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The First Day: 2013 Daily Preview

by Clive White
Monday 24 June 2013

Normal service will be resumed on Centre Court today when Roger Federer opens The Championships, something he hasn’t done for three years. The seven-time champion is certain to receive a huge ovation, as will Great Britain’s new Olympic champion Andy Murray when he takes to the same stage a few hours later.

If Murray hadn’t already endeared himself to the British public, he certainly did so with his gallant effort in last year’s final against Federer – never mind the way in which he bounced back from that painful loss a month later to win Olympic gold against the same opponent here at Wimbledon.

Nor does the celebration of heroic endeavour end there. The crowd over on No.1 Court will no doubt also be showing its appreciation of Rafael Nadal’s herculean effort in winning his eighth French Open title barely a fortnight ago when the Spaniard steps on court to face Belgium’s Steve Darcis.

Much has been said about Nadal’s No.5 seeding but the player himself has no complaints, describing the seeding formula, a long-standing agreement between the ATP and the AELTC, as “completely fair”.

On top of that, today’s programme also sees 2004 champion Maria Sharapova and world No.2 Victoria Azarenka in action. As Novak Djokovic, the world No.1, put it this weekend: “It’s going to be a great Monday for tennis.”

It isn’t often these days that Federer can be described as “the younger man on court”, but he will be that – by a couple of weeks – against Romania’s 31-year-old Victor Hanescu. Meanwhile Murray faces Germany’s Benjamin Becker just 10 days after defeating him in two closely-contested sets in the Aegon Championships at The Queen’s Club.

It’s worth remembering that Murray is the only one among the sport’s ‘Big Four’ who has the added pressure of playing in his country’s own Grand Slam tournament – Djokovic, Federer and Nadal, of course, don’t have that responsibility. Federer may have unintentionally increased that load yesterday by making him favourite to win the title. If the Scot successfully carries it off, he will be the first British winner since Fred Perry 77 years ago.

“He seems like maybe most natural on this surface of the other guys,” said Federer. “The other guys are already Wimbledon champions, Rafa and Novak...but to me Andy sort of stands out a little bit over the others.”

Becker, a player who knows how to perform on grass, if not quite as well as his more famous namesake, should help the Brit get quickly focused. One of Becker’s own claims to fame is that he was the last man to play – and beat – Andre Agassi, at the 2006 US Open.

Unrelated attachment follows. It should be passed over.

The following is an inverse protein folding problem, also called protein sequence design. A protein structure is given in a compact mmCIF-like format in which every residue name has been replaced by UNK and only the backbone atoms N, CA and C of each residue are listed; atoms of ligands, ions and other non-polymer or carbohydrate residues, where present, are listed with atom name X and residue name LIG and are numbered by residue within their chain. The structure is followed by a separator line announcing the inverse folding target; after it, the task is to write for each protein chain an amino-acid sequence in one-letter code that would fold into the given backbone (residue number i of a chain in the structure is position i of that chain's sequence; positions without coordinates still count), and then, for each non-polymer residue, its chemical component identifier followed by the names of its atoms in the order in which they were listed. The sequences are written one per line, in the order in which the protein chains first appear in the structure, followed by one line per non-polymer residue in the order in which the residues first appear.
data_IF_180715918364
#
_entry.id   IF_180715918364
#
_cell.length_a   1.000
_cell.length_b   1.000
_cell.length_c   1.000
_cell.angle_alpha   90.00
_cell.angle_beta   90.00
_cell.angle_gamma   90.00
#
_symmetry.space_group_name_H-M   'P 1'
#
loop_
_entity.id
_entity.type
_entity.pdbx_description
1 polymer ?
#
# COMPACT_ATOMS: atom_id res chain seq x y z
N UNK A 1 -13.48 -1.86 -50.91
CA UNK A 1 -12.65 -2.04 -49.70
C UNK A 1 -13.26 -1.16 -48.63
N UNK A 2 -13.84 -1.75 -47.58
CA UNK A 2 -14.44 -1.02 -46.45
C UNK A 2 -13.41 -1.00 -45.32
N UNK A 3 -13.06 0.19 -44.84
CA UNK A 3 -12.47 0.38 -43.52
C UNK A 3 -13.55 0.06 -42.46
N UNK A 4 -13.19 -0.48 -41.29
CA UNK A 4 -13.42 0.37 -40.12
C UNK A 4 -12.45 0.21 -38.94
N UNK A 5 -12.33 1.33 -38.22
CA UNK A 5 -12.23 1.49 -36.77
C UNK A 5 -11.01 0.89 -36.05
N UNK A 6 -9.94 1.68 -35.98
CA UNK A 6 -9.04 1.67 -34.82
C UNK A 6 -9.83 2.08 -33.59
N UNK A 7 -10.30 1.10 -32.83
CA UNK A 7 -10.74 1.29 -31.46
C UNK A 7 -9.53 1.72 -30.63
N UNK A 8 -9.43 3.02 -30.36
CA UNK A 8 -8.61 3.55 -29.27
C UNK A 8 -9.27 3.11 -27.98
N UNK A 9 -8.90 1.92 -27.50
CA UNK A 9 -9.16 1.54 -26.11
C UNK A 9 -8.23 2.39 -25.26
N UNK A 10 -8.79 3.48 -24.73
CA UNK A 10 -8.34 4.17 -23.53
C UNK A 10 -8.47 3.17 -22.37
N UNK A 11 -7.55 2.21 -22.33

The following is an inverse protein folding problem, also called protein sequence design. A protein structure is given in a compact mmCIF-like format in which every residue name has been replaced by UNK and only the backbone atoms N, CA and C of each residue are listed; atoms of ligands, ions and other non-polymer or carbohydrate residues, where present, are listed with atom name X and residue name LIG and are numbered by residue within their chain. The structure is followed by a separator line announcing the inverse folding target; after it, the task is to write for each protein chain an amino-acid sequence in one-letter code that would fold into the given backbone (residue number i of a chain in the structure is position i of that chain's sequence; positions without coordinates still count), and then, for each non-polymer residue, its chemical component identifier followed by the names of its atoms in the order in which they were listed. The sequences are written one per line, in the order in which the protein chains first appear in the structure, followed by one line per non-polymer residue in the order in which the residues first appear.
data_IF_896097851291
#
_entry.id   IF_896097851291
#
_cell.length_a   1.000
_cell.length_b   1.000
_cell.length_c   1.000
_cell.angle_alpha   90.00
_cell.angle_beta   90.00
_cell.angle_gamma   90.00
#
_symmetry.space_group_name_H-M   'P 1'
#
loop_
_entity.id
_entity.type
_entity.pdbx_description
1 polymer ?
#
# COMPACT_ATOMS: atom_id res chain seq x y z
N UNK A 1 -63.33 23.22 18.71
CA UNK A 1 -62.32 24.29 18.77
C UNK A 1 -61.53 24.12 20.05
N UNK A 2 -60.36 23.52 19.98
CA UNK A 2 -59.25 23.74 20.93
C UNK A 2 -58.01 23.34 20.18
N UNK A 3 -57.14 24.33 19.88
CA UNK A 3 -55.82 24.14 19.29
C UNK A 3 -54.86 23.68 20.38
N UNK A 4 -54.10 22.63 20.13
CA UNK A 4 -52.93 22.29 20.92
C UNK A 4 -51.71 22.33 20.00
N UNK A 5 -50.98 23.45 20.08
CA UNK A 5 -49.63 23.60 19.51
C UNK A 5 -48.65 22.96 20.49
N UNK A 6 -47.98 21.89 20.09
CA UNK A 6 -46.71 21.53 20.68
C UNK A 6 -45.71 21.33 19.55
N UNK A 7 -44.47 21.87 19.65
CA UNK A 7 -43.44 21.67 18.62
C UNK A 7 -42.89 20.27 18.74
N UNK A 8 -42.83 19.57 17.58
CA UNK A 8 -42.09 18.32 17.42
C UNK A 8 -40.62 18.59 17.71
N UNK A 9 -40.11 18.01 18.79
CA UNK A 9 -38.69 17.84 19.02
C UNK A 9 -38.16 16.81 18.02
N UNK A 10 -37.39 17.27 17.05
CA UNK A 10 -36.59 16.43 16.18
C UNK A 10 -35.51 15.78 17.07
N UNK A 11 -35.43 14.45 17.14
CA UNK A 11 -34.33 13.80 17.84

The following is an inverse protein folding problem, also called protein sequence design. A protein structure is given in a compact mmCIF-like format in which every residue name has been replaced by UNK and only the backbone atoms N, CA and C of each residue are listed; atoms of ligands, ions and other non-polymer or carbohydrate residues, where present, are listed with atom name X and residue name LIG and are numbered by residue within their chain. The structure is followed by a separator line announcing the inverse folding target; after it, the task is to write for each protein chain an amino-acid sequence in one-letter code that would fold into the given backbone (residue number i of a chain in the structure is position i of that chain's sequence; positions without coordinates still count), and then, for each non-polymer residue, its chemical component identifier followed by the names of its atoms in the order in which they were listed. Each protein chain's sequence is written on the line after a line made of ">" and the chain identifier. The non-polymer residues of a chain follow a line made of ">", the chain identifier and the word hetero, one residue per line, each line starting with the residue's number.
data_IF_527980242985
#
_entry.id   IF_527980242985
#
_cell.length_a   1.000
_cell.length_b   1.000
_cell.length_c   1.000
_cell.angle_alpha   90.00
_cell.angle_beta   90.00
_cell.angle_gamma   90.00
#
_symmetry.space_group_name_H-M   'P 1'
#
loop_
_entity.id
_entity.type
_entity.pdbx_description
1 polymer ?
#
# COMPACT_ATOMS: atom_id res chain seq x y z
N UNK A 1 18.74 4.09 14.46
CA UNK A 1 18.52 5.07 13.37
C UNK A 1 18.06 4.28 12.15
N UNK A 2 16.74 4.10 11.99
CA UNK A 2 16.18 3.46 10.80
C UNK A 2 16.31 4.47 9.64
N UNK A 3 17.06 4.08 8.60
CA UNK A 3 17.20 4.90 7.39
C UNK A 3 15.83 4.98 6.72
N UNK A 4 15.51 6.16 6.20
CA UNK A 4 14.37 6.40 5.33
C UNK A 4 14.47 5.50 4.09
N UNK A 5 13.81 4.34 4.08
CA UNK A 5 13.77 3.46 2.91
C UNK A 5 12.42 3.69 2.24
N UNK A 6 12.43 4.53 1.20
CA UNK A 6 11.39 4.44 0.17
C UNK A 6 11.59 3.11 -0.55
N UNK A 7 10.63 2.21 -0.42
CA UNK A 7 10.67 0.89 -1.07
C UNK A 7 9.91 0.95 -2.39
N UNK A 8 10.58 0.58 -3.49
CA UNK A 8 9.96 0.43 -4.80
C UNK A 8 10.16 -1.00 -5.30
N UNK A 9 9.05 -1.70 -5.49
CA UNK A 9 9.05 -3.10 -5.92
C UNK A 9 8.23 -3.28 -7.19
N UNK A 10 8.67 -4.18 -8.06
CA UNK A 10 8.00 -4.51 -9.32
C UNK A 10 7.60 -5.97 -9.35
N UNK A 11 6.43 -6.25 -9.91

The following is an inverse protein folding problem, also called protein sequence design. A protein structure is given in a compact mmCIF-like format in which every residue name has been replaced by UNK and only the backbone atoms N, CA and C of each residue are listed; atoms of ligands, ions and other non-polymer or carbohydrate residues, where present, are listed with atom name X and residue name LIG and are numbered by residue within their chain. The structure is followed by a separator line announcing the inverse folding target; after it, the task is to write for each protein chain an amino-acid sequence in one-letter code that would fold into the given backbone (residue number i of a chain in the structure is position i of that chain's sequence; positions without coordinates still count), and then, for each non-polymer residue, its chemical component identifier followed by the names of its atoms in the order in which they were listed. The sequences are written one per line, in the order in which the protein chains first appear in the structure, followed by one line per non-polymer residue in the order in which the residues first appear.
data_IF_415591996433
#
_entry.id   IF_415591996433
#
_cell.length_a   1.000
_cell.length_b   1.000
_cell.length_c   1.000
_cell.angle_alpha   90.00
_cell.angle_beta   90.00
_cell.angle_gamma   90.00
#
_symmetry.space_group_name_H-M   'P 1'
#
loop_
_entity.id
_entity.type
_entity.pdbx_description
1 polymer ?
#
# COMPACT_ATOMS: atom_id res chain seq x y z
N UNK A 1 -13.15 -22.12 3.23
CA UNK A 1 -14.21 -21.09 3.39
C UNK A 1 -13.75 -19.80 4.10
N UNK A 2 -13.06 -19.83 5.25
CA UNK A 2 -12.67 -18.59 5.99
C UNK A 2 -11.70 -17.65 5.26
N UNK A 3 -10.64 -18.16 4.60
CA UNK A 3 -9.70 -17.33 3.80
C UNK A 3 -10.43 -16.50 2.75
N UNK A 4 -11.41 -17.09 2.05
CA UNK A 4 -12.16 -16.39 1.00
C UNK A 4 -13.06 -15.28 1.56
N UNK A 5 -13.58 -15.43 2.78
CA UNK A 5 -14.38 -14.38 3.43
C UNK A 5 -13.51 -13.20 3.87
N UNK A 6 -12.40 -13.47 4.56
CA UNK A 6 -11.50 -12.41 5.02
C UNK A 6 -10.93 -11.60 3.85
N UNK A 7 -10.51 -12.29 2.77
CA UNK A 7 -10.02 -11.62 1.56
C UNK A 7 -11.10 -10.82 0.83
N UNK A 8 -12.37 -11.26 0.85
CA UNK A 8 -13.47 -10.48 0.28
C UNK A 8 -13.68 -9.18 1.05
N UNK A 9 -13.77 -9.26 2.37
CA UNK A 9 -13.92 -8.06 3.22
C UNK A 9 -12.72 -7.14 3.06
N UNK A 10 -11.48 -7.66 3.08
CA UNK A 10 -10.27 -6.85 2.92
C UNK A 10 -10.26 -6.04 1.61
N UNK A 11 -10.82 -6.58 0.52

Elsewhere, the pick of today’s remaining men’s matches is probably that between the 2002 Wimbledon champion Lleyton Hewitt and the No.11 seed Stanislas Wawrinka. Playing on grass is second nature to Hewitt and the 32-year-old Australian was in his element again at Queen’s where he beat Grigor Dimitrov, Sam Querrey and Juan Martin Del Potro in making the semis.

If being drawn against someone as good as Wawrinka in the first round was a trifle unfortunate, it’s no less a tricky start for the Swiss. As tall orders go, though, none is greater than the 420-place discrepancy in rankings that 18-year-old Kyle Edmund, from Beverley, Yorkshire, has to bridge against No.24 seed Jerzy Janowicz, of Poland on No.3 Court - quite a step up from the junior French Open a fortnight ago but what an experience.

Only once in the last 10 years has Sharapova come unstuck in the first round of a Grand Slam and it isn’t likely to happen again against Kristina Mladenovic, a promising if relatively inexperienced young French player. If Azarenka is going to achieve her aim of going one better than her semi-final finish of the last two years she will probably have to beat the 2004 champion, but first up for her is Maria Joao Koehler, of Portugal.

Of all the seeds in action today none is more seriously threatened than the No.17 Sloane Stephens, who plays fellow American Jamie Hampton on Court 18. The German-born Hampton comes to Wimbledon as arguably the most competitively prepared player in the entire competition, having played 10 matches on grass at Birmingham and Eastbourne, where as a qualifier she finished runner-up to Russia’s Elena Vesnina. It’s the nearest thing in tennis to a flying start.

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